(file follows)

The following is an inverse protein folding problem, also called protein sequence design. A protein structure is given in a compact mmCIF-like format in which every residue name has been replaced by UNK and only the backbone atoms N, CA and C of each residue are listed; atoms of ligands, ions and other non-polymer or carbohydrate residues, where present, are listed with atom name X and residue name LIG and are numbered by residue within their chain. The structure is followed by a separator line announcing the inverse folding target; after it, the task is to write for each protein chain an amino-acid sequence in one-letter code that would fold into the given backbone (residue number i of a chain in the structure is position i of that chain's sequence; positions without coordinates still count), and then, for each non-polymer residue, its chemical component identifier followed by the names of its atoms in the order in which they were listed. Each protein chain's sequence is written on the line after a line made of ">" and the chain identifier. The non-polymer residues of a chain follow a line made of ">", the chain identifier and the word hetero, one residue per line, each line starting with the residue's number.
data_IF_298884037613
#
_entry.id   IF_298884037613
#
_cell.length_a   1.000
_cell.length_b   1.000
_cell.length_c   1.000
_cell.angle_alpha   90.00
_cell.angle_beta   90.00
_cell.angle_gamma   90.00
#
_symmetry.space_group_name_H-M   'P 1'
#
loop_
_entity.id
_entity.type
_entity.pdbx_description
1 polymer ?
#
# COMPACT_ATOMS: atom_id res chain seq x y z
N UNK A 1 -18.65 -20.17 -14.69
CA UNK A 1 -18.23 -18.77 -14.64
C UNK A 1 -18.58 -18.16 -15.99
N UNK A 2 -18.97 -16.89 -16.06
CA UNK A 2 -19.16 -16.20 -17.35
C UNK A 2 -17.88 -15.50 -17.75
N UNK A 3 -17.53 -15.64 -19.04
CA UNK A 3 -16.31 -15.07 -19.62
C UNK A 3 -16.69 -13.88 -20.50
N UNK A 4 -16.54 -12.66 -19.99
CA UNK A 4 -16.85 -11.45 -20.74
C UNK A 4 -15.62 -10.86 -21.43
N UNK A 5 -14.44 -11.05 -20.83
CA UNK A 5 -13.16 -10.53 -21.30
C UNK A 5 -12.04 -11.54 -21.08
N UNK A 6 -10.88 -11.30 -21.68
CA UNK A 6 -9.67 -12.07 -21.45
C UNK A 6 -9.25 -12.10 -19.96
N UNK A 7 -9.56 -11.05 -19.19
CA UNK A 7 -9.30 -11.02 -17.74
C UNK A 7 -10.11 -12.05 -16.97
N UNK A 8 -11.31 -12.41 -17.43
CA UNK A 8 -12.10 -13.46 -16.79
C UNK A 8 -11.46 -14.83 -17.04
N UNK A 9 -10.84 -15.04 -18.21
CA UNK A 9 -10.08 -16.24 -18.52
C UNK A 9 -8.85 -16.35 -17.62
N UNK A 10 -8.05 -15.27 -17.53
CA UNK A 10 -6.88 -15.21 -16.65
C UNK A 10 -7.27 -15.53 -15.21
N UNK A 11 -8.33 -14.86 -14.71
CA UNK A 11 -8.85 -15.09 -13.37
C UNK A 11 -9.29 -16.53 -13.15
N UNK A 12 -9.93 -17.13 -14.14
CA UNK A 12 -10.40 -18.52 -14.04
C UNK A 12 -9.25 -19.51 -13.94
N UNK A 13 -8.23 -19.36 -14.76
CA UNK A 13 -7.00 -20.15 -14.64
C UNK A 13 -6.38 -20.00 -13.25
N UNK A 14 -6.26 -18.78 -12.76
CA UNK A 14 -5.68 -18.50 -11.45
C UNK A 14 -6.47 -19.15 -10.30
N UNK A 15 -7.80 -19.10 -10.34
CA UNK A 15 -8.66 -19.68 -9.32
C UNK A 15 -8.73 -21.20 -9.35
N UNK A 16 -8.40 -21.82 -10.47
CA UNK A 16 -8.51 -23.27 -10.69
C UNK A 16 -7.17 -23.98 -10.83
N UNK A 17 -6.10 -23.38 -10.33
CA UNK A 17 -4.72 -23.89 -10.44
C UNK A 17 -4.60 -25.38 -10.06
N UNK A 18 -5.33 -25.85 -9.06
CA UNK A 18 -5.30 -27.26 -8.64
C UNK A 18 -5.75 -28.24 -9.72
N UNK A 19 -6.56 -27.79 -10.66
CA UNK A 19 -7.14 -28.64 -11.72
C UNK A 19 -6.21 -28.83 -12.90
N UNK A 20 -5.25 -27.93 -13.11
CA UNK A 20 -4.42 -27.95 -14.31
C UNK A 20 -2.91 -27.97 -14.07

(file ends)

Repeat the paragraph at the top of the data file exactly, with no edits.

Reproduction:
The following is an inverse protein folding problem, also called protein sequence design. A protein structure is given in a compact mmCIF-like format in which every residue name has been replaced by UNK and only the backbone atoms N, CA and C of each residue are listed; atoms of ligands, ions and other non-polymer or carbohydrate residues, where present, are listed with atom name X and residue name LIG and are numbered by residue within their chain. The structure is followed by a separator line announcing the inverse folding target; after it, the task is to write for each protein chain an amino-acid sequence in one-letter code that would fold into the given backbone (residue number i of a chain in the structure is position i of that chain's sequence; positions without coordinates still count), and then, for each non-polymer residue, its chemical component identifier followed by the names of its atoms in the order in which they were listed. Each protein chain's sequence is written on the line after a line made of ">" and the chain identifier. The non-polymer residues of a chain follow a line made of ">", the chain identifier and the word hetero, one residue per line, each line starting with the residue's number.